Maryland lawmakers consider new plan to rebuild Pimlico Race Course, home of the Preakness

ABC News
Maryland lawmakers consider new plan to rebuild Pimlico Race Course, home of the Preakness

ANNAPOLIS, Md. -- A new plan to rebuild Baltimore's storied but deteriorating Pimlico Race Course and transfer the track to state control is making a late charge down the stretch of Maryland's legislative session.

The measure, released Thursday with less than a month to go in the session, would use $400 million in state bonds to rebuild the home of the second jewel of horse racing's Triple Crown, the Preakness Stakes.

The plan calls for transferring Pimlico from the Stronach Group, which is the current owner of Pimlico and nearby Laurel Park, to a newly formed nonprofit that would operate under the state.

Greg Cross, chairman of the Maryland Thoroughbred Racetrack Operating Authority, said in a statement Thursday that the authority supported the plan “that will help secure the future of horse racing here in Maryland.”

Cross thanked Belinda Stronach and the Stronach Group for the “professionalism and good faith they brought to this process with the Maryland Thoroughbred Racetrack Operating Authority.”

“We know the state is eager to see the long overdue improvements to Pimlico and investments in the Park Heights community come to fruition, and the governor looks forward to working with the General Assembly to finalize this deal and pass the authorizing legislation to make it a reality,” Cross said in the statement.

Craig Fravel, executive vice chairman of 1/ST Racing, the Stronach Group's racing and wagering business, said extensive negotiations have taken place since an announcement in early January outlined a framework for an agreement between the Stronach Group, the Maryland Jockey Club and the Maryland Thoroughbred Racetrack Operating Authority.

“That agreement aims to secure a sustainable future for the Maryland Thoroughbred racing industry and ensure the successful operation of Pimlico Race Course and the Preakness in Baltimore,” Fravel said. "We thank Greg Cross and the MTROA board. We look forward to the legislative consideration process and collaborating with the MTROA and Maryland stakeholders to usher in a new era for racing in the state.”

Under the plan, the Preakness would relocate to Laurel Park in 2026 while the new facility is being built, before returning to Pimlico, likely in 2027. The temporary move would come as the third Triple Crown race, the Belmont Stakes, is scheduled to return to Belmont Park from a two-year hiatus at Saratoga Race Course while the New York track undergoes a $455 million reconstruction.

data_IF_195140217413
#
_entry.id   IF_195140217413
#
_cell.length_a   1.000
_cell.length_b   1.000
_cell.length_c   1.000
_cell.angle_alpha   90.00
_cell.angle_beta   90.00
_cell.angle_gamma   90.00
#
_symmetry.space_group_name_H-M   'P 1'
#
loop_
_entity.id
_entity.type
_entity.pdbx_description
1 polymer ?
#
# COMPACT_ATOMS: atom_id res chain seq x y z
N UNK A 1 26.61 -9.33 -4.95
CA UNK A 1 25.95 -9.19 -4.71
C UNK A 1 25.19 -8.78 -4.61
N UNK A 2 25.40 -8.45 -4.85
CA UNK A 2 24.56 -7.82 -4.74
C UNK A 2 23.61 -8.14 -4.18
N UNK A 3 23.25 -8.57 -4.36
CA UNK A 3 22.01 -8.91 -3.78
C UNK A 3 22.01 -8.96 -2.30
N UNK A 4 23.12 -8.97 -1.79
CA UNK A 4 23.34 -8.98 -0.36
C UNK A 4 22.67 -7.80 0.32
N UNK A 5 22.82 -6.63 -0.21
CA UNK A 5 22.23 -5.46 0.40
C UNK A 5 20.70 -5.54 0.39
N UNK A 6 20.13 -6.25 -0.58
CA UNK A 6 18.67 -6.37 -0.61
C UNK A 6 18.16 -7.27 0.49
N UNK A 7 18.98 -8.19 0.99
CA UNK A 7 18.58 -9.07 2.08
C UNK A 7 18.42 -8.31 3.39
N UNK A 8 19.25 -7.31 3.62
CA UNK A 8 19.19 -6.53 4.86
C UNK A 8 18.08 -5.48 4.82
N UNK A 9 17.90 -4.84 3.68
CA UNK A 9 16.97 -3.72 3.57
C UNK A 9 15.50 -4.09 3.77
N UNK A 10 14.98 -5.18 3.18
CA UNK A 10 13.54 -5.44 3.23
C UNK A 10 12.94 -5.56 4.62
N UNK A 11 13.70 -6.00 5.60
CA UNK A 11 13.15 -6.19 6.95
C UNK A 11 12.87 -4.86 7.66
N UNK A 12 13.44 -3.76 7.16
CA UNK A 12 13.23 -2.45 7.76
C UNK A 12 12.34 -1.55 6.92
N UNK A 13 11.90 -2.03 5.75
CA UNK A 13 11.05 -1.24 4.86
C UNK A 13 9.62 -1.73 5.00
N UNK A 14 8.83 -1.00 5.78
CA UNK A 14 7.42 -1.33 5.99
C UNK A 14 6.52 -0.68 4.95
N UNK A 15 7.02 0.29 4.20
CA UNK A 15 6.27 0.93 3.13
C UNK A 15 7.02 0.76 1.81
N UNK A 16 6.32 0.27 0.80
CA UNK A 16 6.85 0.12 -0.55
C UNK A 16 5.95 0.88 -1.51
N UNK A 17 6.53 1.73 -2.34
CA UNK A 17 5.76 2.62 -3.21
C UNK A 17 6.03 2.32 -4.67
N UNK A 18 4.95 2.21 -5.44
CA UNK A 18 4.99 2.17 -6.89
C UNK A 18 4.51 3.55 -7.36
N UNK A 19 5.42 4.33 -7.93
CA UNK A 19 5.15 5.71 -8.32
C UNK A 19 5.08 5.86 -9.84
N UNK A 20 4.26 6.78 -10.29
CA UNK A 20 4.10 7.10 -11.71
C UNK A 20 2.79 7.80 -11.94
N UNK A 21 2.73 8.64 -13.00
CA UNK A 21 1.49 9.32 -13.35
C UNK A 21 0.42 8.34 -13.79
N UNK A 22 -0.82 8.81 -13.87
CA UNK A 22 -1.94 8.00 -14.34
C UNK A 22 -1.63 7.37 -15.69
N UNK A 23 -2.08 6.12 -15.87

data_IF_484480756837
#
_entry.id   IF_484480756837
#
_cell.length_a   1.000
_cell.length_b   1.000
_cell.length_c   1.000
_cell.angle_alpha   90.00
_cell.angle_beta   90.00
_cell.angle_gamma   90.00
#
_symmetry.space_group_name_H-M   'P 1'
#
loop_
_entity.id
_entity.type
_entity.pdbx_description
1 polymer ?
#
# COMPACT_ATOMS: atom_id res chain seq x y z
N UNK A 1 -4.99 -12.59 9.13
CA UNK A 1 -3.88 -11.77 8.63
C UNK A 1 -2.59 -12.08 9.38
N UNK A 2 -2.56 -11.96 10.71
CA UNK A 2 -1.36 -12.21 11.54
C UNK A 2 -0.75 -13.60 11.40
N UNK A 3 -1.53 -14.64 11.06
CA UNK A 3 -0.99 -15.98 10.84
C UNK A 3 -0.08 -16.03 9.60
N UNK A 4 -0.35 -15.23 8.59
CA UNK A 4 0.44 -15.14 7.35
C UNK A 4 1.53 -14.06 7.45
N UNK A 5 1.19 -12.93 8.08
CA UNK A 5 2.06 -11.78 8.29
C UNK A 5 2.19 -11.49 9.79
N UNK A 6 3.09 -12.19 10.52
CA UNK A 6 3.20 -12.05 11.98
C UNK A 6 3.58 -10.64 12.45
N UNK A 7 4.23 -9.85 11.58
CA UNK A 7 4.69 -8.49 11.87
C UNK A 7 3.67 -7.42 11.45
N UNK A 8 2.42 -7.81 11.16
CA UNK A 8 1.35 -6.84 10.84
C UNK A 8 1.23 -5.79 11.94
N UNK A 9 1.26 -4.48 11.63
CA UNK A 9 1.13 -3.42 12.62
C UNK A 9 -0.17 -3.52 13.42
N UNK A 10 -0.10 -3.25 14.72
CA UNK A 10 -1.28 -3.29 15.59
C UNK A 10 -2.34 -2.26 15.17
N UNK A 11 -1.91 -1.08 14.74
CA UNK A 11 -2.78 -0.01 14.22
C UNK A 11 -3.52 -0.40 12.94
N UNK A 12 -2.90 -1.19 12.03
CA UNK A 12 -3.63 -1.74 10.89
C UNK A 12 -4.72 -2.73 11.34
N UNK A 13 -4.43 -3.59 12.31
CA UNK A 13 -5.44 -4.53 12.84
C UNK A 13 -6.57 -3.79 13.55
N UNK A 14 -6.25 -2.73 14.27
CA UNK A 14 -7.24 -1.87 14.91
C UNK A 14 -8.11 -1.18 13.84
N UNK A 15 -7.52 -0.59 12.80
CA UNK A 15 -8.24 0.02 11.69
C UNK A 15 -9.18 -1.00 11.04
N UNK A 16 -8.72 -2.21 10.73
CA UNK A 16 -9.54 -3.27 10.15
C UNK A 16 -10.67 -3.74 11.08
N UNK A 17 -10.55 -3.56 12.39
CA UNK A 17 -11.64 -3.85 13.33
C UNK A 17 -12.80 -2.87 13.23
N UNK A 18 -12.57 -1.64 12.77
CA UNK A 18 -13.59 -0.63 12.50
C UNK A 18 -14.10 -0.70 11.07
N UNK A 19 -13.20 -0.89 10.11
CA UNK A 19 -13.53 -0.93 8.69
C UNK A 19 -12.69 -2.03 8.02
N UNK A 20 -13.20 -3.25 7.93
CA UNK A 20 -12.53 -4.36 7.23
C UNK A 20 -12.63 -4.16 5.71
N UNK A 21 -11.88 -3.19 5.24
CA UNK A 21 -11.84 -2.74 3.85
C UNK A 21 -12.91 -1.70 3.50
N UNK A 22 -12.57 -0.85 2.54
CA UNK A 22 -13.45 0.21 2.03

Maryland lawmakers approved a plan in 2020 to rebuild the track, but it never got off the ground. The new plan increases the amount of state bonds to be used from $375 million to $400 million. The plan also calls for a training facility, with details to be determined.

“It’s always been the goal of the authority to put Maryland racing and breeding in a position where we can be a major player in the sport of Thoroughbred racing again," said Tom Rooney, president and CEO of the National Thoroughbred Racing Association, who was appointed by Democratic Maryland Gov. Wes Moore to serve on the authority. “We are one step closer to achieving our goal.”

The bill is being introduced late in the General Assembly's 90-day session, which is scheduled to adjourn April 8, but lawmakers had mentioned the possibility of a proposal coming before them.

“We knew it was coming,” Democratic Sen. Guy Guzzone, chairman of the Senate's budget committee, told reporters Thursday, noting that “there are a whole host of issues that we're going to have to review over the coming days.”

If the bill gets to the finish line, it would represent the biggest step forward for Pimlico, which has faced an uncertain future for several years and gone through several proposals for updates and changes.

In 2019, the Maryland Jockey Club closed off nearly 7,000 grandstand seats, citing the “safety and security of all guests and employees.” The Preakness has struggled to draw pre-pandemic attendance numbers in recent years, down to 65,000 people in 2023 for Friday and Saturday compared to more than 180,000 for the same days four years earlier.

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